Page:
This material on Earth may be three billion years older than the Sun

Anita Durairaj

The oldest material on Earth is 7 billion year old stardust that originates from the Murchison meteorite. The Murchison meteorite first fell in Australia in 1969. It was a 220-lb. rock that fell near Murchison, Victoria in Australia.

Scientists studied the silicon carbide dust particles from the Murchison meteorite to determine that the particles were 7 billion years old which is older than the Earth itself and the Sun.

In order to analyze the dust particles, scientists ground a small part of the Murchison meteorite into powder. They then separated the stardust from other components in the meteorite by its chemical composition.

The grains of dust showed signs that they had traveled the galaxy in large clusters. Some of the grains were found to be one billion to three billion years older than the Sun. Hence, these stardust grains definitely originated in a time before the Sun was born.

Scientists believed that the stardust on the Murchison meteorite originated from dying stars in the universe. The dust collected onto the asteroid that produced the Murchison meteorite as it headed towards Earth.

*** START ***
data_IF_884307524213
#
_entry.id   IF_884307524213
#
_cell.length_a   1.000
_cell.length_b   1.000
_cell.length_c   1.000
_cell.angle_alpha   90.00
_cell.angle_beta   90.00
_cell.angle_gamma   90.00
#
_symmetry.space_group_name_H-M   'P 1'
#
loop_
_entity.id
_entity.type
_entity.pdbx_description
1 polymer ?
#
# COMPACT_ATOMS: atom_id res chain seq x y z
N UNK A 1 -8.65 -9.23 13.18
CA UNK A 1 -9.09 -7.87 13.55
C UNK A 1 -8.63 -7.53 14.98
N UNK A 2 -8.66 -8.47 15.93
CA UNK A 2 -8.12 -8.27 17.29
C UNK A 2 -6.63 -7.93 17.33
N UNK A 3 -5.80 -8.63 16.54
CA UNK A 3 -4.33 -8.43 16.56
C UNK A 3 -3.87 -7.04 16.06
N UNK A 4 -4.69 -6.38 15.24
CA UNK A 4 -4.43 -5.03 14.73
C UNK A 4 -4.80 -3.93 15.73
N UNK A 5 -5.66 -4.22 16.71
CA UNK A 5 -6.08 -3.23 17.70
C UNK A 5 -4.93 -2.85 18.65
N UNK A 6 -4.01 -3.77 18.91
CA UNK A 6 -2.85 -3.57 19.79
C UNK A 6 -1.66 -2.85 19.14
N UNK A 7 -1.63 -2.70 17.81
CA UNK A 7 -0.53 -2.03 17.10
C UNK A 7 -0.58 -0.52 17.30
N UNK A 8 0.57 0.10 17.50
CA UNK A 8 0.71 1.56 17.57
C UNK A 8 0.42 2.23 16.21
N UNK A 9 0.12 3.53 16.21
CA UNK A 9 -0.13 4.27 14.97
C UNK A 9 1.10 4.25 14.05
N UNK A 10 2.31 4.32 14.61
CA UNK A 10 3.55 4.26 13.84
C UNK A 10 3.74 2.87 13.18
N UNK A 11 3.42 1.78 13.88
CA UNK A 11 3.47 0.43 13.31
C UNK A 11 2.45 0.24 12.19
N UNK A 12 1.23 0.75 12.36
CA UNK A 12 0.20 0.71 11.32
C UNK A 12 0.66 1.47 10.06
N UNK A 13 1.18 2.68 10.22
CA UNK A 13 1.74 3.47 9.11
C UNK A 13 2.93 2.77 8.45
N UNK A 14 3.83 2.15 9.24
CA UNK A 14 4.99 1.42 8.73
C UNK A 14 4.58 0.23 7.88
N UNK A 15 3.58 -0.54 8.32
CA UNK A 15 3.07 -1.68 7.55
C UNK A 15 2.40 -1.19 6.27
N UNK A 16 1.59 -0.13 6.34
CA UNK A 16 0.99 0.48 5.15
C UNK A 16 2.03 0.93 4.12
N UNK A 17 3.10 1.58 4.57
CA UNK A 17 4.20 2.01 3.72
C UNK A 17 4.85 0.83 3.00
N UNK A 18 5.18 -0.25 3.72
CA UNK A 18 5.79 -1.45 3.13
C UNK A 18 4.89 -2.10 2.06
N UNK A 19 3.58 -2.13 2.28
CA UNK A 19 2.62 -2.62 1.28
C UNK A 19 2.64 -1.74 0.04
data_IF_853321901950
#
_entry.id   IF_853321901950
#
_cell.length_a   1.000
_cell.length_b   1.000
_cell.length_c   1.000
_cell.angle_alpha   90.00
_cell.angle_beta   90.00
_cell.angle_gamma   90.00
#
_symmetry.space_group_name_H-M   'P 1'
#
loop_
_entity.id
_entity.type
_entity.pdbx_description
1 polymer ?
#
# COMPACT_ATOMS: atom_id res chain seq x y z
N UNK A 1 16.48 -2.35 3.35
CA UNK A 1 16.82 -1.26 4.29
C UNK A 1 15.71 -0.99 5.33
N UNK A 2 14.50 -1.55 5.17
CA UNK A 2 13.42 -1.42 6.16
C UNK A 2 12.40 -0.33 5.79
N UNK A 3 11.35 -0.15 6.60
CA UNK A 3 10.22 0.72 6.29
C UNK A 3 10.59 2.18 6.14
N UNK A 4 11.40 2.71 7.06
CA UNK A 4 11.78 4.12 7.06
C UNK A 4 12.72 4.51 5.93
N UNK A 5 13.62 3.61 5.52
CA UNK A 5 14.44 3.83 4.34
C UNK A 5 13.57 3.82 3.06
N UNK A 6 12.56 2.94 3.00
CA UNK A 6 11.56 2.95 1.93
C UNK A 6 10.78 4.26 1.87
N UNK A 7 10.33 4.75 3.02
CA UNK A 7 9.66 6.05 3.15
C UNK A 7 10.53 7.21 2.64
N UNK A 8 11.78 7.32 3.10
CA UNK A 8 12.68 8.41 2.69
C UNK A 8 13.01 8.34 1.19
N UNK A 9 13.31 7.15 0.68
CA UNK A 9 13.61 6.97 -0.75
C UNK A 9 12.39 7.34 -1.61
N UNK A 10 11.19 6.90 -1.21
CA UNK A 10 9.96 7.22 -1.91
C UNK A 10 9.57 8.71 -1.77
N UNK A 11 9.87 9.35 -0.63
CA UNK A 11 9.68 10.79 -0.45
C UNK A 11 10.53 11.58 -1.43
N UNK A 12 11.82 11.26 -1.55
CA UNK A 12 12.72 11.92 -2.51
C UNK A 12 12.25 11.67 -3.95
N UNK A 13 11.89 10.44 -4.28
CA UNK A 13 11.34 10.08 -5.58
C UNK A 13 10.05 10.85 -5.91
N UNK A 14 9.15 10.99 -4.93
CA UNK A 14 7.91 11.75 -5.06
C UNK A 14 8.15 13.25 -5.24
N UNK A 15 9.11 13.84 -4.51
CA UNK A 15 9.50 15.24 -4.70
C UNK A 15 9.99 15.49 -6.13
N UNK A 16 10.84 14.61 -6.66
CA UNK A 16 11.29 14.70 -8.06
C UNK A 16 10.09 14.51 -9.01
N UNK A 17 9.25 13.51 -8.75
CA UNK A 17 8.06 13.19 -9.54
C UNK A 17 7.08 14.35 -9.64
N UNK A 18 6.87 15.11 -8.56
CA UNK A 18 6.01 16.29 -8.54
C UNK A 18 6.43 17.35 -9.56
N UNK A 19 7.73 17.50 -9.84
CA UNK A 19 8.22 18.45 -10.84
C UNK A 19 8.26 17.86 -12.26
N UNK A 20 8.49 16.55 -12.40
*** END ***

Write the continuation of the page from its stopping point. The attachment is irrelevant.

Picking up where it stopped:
Scientists estimate that the grains of dust originated from dying stars that were two to three times the mass of the Sun.

Moreover, scientists discovered about 14,000 molecular compounds including 70 amino acids in a sample of the meteorite.

The 7 billion year old stardust can be used by scientists to learn about the historical origin of parent stars and the time period before the existence of the Sun.

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Trained with a Ph.D. in Chemistry from the University of Cincinnati, I write unique and interesting articles focused on science, history, and current events.


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